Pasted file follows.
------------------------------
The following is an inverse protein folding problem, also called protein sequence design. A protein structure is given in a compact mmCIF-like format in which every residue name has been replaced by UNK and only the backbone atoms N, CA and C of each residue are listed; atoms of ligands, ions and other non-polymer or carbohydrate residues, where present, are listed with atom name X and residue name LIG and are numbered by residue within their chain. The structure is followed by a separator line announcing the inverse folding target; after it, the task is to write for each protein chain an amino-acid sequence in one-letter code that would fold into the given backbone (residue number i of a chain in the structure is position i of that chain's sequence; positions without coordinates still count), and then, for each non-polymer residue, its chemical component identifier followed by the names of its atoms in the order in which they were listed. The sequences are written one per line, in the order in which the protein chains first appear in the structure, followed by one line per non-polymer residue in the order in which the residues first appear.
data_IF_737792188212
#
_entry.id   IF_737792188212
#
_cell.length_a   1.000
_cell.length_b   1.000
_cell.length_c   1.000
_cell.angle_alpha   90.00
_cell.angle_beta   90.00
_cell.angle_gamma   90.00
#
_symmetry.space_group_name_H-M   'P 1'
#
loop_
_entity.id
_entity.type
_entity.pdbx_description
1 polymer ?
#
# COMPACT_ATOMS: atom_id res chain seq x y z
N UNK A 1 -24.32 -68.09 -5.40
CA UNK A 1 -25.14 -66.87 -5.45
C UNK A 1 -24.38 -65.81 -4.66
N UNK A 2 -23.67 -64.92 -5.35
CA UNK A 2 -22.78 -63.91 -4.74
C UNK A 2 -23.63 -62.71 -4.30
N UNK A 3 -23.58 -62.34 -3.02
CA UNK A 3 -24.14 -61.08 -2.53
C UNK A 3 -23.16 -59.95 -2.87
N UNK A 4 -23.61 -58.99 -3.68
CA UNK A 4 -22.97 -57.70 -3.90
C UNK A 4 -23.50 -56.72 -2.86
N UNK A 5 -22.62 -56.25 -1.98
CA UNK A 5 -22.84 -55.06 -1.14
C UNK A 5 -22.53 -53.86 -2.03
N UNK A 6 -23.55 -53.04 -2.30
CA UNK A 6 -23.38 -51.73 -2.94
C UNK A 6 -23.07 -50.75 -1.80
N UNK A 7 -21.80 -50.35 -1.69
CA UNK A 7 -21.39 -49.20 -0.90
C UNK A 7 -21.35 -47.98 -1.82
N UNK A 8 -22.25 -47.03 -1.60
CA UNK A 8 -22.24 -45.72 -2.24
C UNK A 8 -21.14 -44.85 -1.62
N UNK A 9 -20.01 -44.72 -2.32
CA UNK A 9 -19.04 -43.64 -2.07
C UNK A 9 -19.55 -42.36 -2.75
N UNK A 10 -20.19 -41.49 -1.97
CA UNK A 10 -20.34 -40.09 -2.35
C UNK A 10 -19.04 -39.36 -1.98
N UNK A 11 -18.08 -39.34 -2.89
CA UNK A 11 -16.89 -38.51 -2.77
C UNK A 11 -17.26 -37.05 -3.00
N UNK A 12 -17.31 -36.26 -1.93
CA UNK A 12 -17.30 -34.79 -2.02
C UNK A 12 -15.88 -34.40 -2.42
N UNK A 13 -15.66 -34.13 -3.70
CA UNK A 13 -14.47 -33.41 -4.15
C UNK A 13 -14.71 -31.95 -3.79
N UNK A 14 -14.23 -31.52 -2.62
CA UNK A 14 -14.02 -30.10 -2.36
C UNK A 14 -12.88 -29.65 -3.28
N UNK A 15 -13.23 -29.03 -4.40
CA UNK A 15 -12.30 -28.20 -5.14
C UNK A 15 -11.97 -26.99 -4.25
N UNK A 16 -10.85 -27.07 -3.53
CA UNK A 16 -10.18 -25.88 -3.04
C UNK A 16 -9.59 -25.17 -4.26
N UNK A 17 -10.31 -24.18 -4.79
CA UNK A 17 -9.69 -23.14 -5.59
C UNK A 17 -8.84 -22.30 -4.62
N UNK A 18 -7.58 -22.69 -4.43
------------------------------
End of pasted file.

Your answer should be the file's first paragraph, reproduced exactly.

The following is an inverse protein folding problem, also called protein sequence design. A protein structure is given in a compact mmCIF-like format in which every residue name has been replaced by UNK and only the backbone atoms N, CA and C of each residue are listed; atoms of ligands, ions and other non-polymer or carbohydrate residues, where present, are listed with atom name X and residue name LIG and are numbered by residue within their chain. The structure is followed by a separator line announcing the inverse folding target; after it, the task is to write for each protein chain an amino-acid sequence in one-letter code that would fold into the given backbone (residue number i of a chain in the structure is position i of that chain's sequence; positions without coordinates still count), and then, for each non-polymer residue, its chemical component identifier followed by the names of its atoms in the order in which they were listed. The sequences are written one per line, in the order in which the protein chains first appear in the structure, followed by one line per non-polymer residue in the order in which the residues first appear.